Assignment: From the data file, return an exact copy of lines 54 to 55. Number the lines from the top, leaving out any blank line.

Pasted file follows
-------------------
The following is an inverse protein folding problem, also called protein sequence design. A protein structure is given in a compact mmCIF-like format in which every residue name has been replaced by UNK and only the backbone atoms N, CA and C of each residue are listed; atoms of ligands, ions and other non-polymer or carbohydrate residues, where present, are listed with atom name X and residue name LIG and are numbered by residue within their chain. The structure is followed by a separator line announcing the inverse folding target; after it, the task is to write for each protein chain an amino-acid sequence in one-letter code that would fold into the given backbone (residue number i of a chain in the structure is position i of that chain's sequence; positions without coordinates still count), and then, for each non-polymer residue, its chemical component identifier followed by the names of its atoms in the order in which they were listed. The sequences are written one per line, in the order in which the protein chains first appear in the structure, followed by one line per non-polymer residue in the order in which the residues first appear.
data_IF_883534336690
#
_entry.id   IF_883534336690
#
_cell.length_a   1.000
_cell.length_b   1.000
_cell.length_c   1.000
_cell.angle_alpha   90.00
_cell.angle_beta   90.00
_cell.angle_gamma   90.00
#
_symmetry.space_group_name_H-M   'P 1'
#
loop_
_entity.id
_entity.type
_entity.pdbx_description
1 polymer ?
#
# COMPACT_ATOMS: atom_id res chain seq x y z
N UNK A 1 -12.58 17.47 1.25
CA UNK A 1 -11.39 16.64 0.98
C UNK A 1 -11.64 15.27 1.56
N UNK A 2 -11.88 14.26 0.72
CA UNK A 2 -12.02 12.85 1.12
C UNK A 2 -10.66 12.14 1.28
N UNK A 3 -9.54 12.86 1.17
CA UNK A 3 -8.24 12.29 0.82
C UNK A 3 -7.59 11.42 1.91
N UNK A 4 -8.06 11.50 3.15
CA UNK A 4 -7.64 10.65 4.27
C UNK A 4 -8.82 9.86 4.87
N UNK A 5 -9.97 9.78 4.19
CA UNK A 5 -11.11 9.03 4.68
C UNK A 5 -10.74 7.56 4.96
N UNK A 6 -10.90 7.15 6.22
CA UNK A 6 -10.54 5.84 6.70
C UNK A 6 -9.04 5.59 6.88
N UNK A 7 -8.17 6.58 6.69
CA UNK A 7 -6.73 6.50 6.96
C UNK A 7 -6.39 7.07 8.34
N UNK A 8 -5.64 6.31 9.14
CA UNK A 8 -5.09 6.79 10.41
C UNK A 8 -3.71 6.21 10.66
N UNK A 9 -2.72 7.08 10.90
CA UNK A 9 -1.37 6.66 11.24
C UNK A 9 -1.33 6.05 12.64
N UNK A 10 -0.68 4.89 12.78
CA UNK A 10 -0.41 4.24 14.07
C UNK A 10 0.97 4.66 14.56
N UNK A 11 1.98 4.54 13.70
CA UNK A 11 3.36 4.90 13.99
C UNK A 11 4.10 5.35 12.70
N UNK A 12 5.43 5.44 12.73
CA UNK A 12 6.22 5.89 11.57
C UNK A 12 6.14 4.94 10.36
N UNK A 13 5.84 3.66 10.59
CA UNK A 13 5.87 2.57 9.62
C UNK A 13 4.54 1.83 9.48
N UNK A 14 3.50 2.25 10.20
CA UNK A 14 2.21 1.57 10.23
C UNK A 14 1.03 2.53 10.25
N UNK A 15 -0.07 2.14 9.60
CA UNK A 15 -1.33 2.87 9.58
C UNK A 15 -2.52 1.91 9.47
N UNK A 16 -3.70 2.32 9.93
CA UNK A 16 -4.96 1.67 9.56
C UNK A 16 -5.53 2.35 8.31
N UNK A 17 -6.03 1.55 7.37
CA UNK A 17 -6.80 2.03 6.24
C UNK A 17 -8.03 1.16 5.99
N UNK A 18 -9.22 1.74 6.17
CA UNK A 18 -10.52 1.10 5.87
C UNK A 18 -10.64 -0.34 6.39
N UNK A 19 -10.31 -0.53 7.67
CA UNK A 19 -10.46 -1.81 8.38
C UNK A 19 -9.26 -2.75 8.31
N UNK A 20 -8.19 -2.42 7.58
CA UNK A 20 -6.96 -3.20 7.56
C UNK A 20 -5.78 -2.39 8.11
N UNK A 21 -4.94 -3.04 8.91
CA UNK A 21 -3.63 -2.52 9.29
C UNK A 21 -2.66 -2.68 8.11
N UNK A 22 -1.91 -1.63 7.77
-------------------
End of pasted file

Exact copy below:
C UNK A 11 4.10 5.35 12.70
N UNK A 12 5.43 5.44 12.73